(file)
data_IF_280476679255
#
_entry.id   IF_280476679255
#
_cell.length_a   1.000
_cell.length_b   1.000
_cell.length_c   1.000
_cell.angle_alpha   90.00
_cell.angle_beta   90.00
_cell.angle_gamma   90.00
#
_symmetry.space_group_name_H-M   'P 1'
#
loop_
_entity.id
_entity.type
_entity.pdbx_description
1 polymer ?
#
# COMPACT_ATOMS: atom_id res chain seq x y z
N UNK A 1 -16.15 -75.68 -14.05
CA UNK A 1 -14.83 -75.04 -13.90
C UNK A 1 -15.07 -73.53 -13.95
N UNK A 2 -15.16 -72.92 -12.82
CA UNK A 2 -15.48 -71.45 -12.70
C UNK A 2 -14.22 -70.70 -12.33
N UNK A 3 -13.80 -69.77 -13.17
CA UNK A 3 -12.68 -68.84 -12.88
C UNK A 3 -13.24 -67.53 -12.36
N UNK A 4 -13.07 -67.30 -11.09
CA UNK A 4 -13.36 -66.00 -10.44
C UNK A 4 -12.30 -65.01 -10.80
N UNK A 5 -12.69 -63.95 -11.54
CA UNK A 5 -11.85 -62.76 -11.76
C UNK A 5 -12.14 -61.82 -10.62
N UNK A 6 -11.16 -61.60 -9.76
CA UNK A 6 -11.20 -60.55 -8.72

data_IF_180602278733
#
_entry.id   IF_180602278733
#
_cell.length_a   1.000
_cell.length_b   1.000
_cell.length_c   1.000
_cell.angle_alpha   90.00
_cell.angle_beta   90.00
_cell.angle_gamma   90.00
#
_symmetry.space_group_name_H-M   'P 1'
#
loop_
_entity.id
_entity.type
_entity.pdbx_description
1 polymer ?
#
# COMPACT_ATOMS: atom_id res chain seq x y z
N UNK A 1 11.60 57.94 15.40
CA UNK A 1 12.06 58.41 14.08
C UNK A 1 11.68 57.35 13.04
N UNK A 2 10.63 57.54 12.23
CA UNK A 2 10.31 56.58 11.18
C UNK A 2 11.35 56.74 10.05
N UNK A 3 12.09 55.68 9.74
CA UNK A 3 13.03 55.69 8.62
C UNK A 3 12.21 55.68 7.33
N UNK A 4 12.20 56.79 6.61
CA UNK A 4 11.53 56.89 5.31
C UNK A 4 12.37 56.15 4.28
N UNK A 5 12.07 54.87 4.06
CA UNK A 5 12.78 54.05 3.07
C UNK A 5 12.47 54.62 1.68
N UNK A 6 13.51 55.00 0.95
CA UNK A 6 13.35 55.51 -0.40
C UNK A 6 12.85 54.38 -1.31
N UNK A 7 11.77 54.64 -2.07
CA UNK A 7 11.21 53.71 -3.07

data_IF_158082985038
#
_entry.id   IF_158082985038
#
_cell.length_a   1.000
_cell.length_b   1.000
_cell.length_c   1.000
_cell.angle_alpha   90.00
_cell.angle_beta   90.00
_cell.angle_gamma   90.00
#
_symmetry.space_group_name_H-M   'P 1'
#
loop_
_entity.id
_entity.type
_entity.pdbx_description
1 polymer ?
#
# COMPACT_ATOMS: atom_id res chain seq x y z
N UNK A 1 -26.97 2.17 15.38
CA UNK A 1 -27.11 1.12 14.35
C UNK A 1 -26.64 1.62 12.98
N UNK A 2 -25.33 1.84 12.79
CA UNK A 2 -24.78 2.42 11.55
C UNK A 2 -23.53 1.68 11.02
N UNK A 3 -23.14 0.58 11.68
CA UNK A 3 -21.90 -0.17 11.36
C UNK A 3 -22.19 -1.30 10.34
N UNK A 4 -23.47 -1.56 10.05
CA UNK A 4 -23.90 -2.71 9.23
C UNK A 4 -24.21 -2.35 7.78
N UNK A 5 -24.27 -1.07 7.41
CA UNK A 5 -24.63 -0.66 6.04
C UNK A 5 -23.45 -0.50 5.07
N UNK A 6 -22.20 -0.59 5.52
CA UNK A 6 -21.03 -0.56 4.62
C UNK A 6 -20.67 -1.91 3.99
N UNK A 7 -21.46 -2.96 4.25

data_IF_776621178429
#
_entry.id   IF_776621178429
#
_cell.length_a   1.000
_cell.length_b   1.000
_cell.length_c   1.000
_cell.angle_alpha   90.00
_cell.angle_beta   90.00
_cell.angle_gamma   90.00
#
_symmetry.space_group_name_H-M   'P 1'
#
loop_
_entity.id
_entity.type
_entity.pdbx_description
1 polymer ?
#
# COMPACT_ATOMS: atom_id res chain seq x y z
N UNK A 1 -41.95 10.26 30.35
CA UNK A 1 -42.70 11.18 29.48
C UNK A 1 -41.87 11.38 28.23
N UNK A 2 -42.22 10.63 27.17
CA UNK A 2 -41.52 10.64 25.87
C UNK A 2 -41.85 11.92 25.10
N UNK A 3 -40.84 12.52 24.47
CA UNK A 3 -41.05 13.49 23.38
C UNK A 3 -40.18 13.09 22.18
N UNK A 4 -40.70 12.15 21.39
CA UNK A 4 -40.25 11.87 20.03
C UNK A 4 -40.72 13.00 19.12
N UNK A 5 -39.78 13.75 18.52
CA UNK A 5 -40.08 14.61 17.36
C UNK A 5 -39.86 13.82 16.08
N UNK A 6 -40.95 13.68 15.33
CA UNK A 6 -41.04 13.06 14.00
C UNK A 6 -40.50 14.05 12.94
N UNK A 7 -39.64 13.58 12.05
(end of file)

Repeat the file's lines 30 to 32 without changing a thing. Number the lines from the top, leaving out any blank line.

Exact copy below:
N UNK A 4 -13.07 -67.30 -11.09
CA UNK A 4 -13.36 -66.00 -10.44
C UNK A 4 -12.30 -65.01 -10.80